14 July 2009

Spitzer Agonistes Redux

It is too bad Eliot could not have exercised better judgement, knowing that he would be targeted by the powers on Wall Street and Washington when he took them on. See the quote at the top of this blog for the most likely reason.

That he was exposed in his scandal by an intense Federal investigation speaks to the depth of the corruption of Washington under Bush, and even now, by the financial powers.

He is right of course, and everything that the Obama Administration is doing on the economic front is a sham.

There is a 'new regulatory spirit' and the Democrats under the skillful hand of Larry Summers and Barney Frank seek to channel it into irrelevancy.

Spitzer Says Banks Made ‘Bloody Fortune’ on U.S. Aid
By Laura Marcinek

July 14 (Bloomberg) -- Eliot Spitzer, the former New York governor and attorney general, said U.S. banks made a “bloody fortune” while receiving taxpayer money without a proven benefit to the wider economy.

Politicians understand the “populist rage” with excesses in the financial industry and in this case the “public is right,” said Spitzer in a Bloomberg Television interview today. “We have saved financial services, we have not created a single job. We are still bleeding jobs.”

As New York attorney general, Spitzer was known as “the sheriff of Wall Street.” He changed business practices and collected billions of dollars in settlements from financial corporations such as Merrill Lynch & Co., American International Group Inc. and Marsh & McLennan Cos. He later became governor, resigning in March 2008 after he was identified as a client of the Emperors Club VIP, a high-priced prostitution ring.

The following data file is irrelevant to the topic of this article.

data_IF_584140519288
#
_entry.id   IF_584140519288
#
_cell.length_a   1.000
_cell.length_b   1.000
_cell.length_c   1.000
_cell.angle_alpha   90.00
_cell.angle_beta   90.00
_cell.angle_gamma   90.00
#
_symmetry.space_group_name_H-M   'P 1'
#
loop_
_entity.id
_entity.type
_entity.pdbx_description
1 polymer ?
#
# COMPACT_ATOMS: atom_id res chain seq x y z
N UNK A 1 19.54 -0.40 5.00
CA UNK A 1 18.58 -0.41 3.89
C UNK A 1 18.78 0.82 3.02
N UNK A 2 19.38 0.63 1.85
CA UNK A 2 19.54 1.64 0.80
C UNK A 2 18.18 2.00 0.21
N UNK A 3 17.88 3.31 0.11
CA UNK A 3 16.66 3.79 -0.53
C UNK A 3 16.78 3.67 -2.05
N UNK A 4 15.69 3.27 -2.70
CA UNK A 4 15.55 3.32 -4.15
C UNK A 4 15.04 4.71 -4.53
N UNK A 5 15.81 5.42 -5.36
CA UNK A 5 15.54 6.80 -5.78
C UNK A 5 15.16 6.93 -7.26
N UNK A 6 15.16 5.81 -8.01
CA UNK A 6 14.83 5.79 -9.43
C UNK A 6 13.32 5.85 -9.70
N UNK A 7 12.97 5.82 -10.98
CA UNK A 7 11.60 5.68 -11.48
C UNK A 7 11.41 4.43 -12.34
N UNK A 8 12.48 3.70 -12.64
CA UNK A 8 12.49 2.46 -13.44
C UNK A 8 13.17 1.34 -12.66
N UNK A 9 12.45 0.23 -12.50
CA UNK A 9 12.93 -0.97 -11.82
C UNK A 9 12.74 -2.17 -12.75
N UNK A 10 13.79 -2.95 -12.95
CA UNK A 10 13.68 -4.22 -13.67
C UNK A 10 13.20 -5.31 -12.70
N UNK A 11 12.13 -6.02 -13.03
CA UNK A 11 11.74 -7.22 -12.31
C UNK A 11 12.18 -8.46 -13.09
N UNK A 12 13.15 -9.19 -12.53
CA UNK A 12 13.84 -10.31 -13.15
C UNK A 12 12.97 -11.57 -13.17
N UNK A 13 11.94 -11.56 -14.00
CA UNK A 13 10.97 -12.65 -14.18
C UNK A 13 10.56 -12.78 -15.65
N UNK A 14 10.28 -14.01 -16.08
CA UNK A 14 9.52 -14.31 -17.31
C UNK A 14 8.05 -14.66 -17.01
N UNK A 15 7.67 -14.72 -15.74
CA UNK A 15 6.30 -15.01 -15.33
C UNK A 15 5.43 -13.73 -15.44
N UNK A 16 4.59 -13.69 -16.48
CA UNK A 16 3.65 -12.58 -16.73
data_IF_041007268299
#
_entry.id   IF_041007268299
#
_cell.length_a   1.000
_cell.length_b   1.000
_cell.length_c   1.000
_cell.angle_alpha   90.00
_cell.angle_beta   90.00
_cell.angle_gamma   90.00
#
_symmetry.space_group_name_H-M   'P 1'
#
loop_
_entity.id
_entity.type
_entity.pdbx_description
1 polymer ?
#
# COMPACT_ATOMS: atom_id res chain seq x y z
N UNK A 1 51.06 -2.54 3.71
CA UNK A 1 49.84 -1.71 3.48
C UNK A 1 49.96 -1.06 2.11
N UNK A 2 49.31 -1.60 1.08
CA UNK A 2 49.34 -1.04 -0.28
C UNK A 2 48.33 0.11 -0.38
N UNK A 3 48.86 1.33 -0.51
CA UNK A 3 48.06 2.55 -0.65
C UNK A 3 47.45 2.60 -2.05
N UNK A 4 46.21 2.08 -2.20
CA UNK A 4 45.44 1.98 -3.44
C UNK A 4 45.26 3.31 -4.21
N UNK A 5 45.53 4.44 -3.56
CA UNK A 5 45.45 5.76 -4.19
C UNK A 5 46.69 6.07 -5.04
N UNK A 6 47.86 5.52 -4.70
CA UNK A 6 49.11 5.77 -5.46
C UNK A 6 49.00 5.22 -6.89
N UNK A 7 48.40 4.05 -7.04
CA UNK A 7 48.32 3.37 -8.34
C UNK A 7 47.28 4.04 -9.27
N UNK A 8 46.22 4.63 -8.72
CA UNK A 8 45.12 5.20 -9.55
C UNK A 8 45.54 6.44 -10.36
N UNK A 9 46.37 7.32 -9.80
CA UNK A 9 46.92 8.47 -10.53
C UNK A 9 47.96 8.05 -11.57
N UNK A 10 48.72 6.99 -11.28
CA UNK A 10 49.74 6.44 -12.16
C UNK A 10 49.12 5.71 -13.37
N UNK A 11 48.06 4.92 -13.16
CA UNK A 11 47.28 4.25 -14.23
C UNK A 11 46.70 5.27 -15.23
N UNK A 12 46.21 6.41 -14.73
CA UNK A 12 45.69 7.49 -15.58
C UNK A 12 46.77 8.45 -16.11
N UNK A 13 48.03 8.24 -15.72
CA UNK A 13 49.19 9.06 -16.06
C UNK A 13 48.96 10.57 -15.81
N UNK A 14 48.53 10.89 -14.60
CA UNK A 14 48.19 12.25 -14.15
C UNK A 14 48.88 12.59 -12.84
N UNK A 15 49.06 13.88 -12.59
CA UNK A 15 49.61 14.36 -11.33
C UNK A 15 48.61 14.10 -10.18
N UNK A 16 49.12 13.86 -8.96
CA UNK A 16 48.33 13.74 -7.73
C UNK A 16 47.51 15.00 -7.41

Spitzer said new rules proposed by President Barack Obama’s administration are irrelevant because regulators failed to enforce existing regulations.

Regulatory agencies already had the power to do everything they needed to do,” he said. “They just affirmatively chose not to do it.”

You don’t need new regs to do it, you just need the will to do what they were supposed to do,” he said.

‘Hands Off’

Former Federal Reserve chairman Alan Greenspan had “avowed a theory of hands off” while he oversaw the financial markets and didn’t consider himself a regulator, Spitzer said.

“What we’re seeing now is a new regulatory spirit,” he said.

Spitzer said the lessons of the financial crisis will only be remembered over a short period of time.

“Over and over we fall into the same trap,” he said. “Ten years from now we will have forgotten